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Join Professor Wendy Fantl (Stanford University) as she describes her team’s latest research results on ovarian cancer intra-tumoral heterogeneity and how they identified a novel NK cell subset (decidual-like) that ovarian tumor cells manipulate to suppress cytotoxicity.
Prof. Fantl highlights the critical role of CD9 in ovarian cancer, describing how CD9 is transferred from ovarian tumor cells to NK cells to suppress their activity.
Wendy J. Fantl Ph. D is an Assistant Professor in the Department of Urology at Stanford University Medical School. Prior to Stanford, Dr Fantl spent over a decade in the Biotech arena at Chrion and Nodality. At Stanford, she leads a laboratory program that studies ovarian and kidney cancer to address their areas of unmet clinical need. Specifically, her lab addresses two key questions related to drug resistance and immunotherapy. Firstly, why do most ovarian cancer patients initially respond to chemotherapy but eventually experience relapse and chemotherapy-resistant disease? The second question asks why some malignancies respond to immunotherapy whereas others do not. To fulfill these goals, she applies multi-parametric single-cell proteomic technologies (mass cytometry aka Cytometry by Time Of Flight (CyTOF®) and CODetection by indEXing (CODEX) imaging) combined with specialized computational approaches for analyzing single-cell datasets. These technologies reveal cell heterogeneity identifying minority cell subpopulations of interest, such as those with roles in metastasis and therapeutic resistance, that would elude bulk analyses. This year (2021) she published a major mass cytometry study of ovarian tumors that demonstrated the presence of intra-tumoral decidual-like natural killer cells that correlate with tumor expansion.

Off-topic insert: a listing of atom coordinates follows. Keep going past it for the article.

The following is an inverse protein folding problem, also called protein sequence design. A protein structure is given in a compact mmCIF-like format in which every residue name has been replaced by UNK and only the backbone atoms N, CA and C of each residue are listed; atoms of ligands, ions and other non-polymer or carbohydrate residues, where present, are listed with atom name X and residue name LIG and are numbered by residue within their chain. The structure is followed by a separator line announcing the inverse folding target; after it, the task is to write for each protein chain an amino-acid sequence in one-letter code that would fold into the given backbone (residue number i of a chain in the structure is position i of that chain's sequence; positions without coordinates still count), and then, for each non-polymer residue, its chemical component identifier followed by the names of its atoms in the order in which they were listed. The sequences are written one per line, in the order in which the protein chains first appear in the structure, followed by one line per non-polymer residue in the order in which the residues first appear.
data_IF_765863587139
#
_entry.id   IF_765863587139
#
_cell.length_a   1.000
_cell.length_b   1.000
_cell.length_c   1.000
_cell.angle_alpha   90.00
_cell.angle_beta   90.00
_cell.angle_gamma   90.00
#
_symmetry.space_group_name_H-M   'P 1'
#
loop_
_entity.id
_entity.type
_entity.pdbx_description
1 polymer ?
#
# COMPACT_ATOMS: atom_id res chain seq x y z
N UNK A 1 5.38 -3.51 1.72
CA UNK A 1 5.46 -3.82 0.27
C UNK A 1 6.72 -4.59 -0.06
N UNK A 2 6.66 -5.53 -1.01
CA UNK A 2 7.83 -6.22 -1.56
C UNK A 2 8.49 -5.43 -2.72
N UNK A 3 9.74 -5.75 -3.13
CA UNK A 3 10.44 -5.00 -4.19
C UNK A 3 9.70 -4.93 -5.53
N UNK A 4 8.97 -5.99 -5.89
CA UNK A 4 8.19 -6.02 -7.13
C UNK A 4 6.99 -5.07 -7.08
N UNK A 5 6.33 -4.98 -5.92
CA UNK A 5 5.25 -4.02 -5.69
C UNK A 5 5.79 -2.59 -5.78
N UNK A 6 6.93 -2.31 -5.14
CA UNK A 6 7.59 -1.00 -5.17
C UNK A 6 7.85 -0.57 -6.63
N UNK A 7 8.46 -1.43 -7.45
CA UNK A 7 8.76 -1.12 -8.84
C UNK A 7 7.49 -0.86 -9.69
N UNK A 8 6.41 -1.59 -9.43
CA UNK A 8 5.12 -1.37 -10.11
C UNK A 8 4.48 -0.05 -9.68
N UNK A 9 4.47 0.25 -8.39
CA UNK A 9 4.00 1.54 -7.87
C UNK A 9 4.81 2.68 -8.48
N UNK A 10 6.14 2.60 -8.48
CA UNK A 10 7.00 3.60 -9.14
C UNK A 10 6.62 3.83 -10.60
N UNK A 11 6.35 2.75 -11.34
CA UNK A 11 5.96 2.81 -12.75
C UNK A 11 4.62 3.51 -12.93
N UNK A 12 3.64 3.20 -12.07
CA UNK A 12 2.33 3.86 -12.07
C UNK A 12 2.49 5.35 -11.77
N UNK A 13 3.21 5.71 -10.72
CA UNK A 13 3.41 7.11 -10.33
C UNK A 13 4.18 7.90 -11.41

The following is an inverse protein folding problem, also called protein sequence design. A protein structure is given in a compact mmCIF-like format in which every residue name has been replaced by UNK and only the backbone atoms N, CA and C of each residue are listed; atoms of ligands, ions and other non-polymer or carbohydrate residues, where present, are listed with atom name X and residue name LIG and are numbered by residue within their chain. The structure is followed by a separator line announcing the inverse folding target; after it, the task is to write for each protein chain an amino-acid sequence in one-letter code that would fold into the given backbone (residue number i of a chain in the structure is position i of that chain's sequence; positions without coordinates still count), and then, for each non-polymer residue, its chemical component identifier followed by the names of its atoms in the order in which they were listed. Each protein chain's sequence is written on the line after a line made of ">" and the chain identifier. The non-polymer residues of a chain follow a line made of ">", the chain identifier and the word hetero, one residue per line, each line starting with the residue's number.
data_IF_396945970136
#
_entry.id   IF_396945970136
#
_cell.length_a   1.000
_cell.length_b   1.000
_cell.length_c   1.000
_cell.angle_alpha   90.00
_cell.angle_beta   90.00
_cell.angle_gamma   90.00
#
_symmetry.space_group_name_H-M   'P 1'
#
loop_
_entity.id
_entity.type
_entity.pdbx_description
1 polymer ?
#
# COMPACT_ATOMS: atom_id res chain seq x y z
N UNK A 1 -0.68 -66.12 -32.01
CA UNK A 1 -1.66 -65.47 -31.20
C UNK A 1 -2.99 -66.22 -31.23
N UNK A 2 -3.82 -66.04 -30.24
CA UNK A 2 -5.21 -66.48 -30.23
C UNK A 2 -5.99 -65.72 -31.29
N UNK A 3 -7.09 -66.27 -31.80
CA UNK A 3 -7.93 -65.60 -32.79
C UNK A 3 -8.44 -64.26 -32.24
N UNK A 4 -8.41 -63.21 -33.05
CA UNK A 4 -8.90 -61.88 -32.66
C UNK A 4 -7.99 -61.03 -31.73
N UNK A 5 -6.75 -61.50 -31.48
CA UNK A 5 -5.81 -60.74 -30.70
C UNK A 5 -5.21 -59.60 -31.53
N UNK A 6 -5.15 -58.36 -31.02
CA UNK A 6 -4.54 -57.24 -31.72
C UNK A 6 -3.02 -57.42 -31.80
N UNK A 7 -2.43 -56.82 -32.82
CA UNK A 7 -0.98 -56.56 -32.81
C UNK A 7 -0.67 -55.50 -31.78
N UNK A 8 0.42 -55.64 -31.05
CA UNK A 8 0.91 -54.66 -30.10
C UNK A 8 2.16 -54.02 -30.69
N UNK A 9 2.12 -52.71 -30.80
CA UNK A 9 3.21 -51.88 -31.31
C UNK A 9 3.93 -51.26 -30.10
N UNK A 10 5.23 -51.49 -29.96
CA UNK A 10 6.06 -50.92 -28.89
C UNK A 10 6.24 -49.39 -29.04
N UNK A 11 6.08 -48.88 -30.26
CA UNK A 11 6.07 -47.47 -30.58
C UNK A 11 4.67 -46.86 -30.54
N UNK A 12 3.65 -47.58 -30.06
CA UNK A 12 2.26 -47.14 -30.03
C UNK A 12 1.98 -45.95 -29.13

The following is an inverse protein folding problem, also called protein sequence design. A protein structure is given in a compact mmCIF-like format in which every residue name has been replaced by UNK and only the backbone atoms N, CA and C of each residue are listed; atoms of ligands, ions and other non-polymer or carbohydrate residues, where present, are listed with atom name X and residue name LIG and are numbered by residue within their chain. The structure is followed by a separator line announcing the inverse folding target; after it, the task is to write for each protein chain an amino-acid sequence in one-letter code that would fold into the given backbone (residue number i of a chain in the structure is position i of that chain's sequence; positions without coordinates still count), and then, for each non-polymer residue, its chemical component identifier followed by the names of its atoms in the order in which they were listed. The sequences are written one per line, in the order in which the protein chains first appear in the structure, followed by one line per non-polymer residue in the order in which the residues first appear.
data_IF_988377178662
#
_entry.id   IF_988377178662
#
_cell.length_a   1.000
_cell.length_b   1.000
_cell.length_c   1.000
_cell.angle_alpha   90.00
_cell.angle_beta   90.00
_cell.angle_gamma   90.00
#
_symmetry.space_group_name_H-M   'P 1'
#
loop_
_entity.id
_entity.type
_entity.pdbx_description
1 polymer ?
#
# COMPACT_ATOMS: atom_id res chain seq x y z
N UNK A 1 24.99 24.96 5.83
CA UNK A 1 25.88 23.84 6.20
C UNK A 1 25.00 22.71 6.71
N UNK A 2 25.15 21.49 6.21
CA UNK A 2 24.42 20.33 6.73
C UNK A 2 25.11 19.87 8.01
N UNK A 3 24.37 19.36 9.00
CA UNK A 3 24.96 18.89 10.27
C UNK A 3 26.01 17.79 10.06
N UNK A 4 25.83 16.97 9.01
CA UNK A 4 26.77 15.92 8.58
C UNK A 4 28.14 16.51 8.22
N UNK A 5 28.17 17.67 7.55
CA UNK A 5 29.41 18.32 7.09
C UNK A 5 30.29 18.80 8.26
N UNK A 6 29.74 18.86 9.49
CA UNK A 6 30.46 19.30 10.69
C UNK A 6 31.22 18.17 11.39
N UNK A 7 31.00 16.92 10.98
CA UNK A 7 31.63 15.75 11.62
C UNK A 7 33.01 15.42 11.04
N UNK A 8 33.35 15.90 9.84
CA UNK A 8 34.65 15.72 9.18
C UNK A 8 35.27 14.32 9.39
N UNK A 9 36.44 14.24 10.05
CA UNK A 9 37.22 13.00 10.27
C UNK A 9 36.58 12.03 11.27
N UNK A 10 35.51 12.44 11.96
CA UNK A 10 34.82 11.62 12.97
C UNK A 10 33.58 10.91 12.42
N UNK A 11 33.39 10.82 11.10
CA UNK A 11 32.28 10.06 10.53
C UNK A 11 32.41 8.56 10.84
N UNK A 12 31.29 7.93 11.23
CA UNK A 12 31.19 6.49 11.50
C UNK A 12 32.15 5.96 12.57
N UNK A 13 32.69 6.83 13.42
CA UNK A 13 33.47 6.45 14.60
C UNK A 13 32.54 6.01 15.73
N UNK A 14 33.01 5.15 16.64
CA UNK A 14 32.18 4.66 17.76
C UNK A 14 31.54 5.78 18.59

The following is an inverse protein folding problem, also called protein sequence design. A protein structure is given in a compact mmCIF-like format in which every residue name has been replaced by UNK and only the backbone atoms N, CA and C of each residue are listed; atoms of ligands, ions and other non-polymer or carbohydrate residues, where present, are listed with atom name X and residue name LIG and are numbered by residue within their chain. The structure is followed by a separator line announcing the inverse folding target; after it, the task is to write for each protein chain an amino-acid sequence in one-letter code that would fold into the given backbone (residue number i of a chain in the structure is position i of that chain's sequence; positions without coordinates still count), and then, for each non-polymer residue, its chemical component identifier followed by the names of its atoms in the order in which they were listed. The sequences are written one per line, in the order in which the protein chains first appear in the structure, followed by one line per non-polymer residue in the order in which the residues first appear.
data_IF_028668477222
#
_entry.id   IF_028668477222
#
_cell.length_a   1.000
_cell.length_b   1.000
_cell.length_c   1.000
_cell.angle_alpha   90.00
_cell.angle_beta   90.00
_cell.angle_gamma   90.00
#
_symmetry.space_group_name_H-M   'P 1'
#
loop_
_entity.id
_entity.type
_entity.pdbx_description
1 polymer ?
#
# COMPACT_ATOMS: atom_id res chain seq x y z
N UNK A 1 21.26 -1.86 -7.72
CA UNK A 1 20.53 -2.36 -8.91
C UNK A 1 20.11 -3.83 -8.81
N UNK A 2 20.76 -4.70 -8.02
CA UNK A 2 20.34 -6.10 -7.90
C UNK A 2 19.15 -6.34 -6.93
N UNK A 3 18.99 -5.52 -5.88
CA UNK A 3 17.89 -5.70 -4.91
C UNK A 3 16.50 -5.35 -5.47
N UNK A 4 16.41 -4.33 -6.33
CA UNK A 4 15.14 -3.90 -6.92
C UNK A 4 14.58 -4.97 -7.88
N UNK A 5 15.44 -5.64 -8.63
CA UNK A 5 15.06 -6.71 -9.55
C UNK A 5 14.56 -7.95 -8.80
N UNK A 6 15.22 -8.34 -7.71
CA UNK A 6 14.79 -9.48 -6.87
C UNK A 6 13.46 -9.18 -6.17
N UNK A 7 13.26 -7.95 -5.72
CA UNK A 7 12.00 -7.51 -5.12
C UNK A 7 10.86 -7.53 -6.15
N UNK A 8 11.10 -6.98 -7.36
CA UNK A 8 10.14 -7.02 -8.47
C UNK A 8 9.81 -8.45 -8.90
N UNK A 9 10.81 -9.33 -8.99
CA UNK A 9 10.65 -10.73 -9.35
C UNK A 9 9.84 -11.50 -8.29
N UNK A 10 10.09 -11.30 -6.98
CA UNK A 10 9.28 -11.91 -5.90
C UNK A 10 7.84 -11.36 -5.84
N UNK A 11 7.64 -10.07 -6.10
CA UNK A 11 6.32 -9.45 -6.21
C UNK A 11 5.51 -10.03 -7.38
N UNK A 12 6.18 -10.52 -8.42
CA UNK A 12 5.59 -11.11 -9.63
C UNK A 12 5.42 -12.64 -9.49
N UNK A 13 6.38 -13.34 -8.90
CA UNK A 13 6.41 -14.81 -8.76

CyTOF® is a trademark of Fluidigm Canada Inc.